In an instant it was as if we were restored, except we were not. The fissure had closed. Sue May was back looking dusty but preoccupied--already she had gone to her compact and was pointing up her lipstick. The German pawed his throat bewildered. I only wanted to deny such ill creatures as scratched the dirt far down, and with Sue May seeming put-together, was glad to pretend we had grown but dizzy for a spell.

Dazedly we walked without words. I had not kept track of the sun but saw now we had made our way back towards the bus.

Below, the bus was all polished in the back and purring as the riders got on ready to head north. We picked our way down from the weedy trail back to asphalt.

"You've been gone two hours, what made you come back?" It was the driver. His ladyfriend sat behind him in a passenger seat, checking her watch.

We had been gone not more than twenty minutes. Quietly I suggested to Sue May we ought not make note of the discrepancy.

I made a little joke to the driver to put him off. She got past him shooing the last thistle from her dress.

We sat together northbound, and I found her to have been notably disturbed by the period of lost time. She spoke of dark scuttling shapes and of a brief moment that felt to her like having been stung in the lower back. It had happened "in an instant", she said. Looking weak and distant, she took a pill, drifted off and rode with her head back on the cushion. I thought about her "specialist" appointment in New France and about the cruel minions of Thogg'n and why they might have stung a woman early with child.

The German sat across the aisle and fingered his neck and throat and often spat into a grim-looking handkerchief. At the border, he got taken off. Hustled down the steps by passport officers, he shot the driver a glare. "Quantity over quality, that is why you broke the bus, and it is why in the war you. . ." and then he was lost in the glare of the crossing.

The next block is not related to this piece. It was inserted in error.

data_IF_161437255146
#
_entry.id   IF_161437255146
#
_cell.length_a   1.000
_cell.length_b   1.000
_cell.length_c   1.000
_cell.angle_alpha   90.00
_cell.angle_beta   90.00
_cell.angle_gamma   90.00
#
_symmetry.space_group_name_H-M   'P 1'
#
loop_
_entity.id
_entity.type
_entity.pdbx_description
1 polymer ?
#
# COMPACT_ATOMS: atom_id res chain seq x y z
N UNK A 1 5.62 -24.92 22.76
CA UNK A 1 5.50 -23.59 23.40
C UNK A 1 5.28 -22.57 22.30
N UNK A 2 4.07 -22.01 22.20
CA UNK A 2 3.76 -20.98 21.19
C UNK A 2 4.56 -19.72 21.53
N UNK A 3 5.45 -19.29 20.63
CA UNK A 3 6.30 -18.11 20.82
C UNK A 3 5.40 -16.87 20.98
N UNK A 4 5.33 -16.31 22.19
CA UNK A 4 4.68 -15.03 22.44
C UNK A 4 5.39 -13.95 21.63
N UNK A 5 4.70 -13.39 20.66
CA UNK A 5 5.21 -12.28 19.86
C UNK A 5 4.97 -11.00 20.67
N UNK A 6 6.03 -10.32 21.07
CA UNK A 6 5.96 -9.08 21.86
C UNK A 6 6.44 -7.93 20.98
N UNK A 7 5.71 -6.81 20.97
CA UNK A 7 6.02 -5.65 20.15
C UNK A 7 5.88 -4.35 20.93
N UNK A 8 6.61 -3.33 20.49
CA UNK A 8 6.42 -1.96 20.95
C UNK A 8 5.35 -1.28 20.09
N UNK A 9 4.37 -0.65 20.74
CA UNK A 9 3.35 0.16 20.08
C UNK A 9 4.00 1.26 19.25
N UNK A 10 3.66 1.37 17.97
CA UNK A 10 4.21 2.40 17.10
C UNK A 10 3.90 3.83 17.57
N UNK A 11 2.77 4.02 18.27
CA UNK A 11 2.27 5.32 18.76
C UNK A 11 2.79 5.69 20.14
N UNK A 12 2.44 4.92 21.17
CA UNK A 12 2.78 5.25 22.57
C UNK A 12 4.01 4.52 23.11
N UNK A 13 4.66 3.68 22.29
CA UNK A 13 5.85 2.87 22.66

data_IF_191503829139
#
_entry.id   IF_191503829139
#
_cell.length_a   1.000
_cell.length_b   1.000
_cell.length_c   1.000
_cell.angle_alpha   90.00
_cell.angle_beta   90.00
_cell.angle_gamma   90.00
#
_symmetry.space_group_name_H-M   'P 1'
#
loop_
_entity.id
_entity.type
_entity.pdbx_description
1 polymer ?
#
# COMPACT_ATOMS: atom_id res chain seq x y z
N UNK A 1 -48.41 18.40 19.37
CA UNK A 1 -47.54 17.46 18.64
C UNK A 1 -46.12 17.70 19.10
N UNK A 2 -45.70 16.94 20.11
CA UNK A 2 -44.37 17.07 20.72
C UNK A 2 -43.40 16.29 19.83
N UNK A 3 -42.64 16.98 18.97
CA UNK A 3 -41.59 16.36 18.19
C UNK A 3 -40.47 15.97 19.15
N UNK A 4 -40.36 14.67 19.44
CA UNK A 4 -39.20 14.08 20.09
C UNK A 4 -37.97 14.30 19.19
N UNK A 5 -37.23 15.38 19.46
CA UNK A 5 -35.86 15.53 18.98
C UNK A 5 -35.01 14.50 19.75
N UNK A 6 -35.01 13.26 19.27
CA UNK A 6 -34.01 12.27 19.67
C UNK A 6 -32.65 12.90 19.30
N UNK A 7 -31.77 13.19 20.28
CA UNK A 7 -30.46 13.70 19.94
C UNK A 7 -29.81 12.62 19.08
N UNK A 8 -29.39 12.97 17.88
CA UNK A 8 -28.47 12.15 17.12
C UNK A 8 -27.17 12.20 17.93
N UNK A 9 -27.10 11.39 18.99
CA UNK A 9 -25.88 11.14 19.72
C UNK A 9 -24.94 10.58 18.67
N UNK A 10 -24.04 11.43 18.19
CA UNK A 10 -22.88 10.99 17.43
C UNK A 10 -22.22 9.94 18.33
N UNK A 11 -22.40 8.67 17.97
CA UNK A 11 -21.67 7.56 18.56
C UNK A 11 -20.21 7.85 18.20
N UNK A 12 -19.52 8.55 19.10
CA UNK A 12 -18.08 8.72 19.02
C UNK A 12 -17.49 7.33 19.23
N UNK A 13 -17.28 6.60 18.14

An hour later, Sue May and I said goodbye at the depot. We exchanged addresses.

My interview with the Canadian astronomer went well; he was a proponent of Nubira, according to him a second planet like earth always hidden by the sun. With good creative, I imagined, it should make for a story later in the season.

Several months later I received a letter from Sue May.

It came with the Queen's postage from an address in Sherbrooke, and related of her recumbence there after her visit with the specialist. For some reason she had not properly recovered from the procedure, and in a short while they had found something else growing inside her but apparently had "got it out just in time".

I ended up needing to see the astronomer again about his Nubira theory. After brandy we got to talking and, English-speaking Montreal being not so sprawling a society, it turned out he knew Sue May's specialist. She apparently had left several weeks prior.

The specialist had kept what he'd taken out of Sue May. I made an appointment with him and was shown it floating in a jar of clean unguent. Not large, it was a beetly pod with humanoid facial characteristics and a generous brainpan; yet it was unmistakable as an insect, a spineless thing with tines and mandible.

Later that year, Sue May wrote me again.

She had come back to New York and was working in a token booth at the Mount Marcy elevated station north of Yankee Stadium. She confessed to have taken a liking to the common cricket, and had pilgrimmed to Chinatown to buy a pair, each in its own bamboo cage. They were for "good luck" she said, and also to commemorate "the twins I lost."